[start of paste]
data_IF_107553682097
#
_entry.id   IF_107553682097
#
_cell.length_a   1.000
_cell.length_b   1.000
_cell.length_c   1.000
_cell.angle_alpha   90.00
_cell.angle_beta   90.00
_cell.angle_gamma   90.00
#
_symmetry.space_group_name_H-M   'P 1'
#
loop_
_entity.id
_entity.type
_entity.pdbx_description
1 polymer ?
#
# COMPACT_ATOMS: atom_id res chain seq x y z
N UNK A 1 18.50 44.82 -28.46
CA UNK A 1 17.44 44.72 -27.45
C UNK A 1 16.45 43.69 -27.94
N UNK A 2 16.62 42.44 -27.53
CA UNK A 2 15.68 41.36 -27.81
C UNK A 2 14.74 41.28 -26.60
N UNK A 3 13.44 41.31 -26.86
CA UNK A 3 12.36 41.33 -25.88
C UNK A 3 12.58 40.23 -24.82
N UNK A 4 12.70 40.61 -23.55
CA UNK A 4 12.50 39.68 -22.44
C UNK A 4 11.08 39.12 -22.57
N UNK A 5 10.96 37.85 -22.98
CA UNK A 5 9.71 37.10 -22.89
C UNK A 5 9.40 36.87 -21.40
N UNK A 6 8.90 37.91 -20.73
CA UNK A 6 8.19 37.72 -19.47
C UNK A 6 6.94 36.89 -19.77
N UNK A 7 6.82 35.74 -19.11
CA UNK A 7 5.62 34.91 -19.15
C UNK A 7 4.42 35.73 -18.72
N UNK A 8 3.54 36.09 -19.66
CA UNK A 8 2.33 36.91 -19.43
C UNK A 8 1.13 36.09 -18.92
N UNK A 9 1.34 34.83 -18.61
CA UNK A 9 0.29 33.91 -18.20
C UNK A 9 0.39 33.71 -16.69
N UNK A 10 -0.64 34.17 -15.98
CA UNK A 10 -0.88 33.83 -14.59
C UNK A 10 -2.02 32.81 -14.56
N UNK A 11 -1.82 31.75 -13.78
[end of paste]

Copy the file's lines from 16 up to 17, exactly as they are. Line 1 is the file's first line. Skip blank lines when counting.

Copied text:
_entity.type
_entity.pdbx_description